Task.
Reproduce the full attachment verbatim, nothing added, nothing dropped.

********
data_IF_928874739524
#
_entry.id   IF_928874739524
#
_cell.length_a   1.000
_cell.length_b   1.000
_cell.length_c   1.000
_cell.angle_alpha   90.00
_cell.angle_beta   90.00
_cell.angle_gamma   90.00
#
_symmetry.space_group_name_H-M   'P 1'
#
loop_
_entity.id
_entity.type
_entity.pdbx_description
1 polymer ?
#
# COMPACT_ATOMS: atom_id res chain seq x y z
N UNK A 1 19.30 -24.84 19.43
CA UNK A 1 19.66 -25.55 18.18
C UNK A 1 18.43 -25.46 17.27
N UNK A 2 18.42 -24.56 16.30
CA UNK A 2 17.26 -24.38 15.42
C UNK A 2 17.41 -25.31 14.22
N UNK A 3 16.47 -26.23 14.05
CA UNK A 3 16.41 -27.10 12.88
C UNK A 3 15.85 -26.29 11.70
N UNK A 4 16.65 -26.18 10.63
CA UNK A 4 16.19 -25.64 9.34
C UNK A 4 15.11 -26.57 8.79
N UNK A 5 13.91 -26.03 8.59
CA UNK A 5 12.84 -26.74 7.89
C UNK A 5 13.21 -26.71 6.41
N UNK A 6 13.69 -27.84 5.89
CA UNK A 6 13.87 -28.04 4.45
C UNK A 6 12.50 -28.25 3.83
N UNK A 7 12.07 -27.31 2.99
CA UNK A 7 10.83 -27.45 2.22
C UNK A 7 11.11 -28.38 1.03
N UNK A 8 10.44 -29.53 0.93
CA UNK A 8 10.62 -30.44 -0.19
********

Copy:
data_IF_928874739524
#
_entry.id   IF_928874739524
#
_cell.length_a   1.000
_cell.length_b   1.000
_cell.length_c   1.000
_cell.angle_alpha   90.00
_cell.angle_beta   90.00
_cell.angle_gamma   90.00
#
_symmetry.space_group_name_H-M   'P 1'
#
loop_
_entity.id
_entity.type
_entity.pdbx_description
1 polymer ?
#
# COMPACT_ATOMS: atom_id res chain seq x y z
N UNK A 1 19.30 -24.84 19.43
CA UNK A 1 19.66 -25.55 18.18
C UNK A 1 18.43 -25.46 17.27
N UNK A 2 18.42 -24.56 16.30
CA UNK A 2 17.26 -24.38 15.42
C UNK A 2 17.41 -25.31 14.22
N UNK A 3 16.47 -26.23 14.05
CA UNK A 3 16.41 -27.10 12.88
C UNK A 3 15.85 -26.29 11.70
N UNK A 4 16.65 -26.18 10.63
CA UNK A 4 16.19 -25.64 9.34
C UNK A 4 15.11 -26.57 8.79
N UNK A 5 13.91 -26.03 8.59
CA UNK A 5 12.84 -26.74 7.89
C UNK A 5 13.21 -26.71 6.41
N UNK A 6 13.69 -27.84 5.89
CA UNK A 6 13.87 -28.04 4.45
C UNK A 6 12.50 -28.25 3.83
N UNK A 7 12.07 -27.31 2.99
CA UNK A 7 10.83 -27.45 2.22
C UNK A 7 11.11 -28.38 1.03
N UNK A 8 10.44 -29.53 0.93
CA UNK A 8 10.62 -30.44 -0.19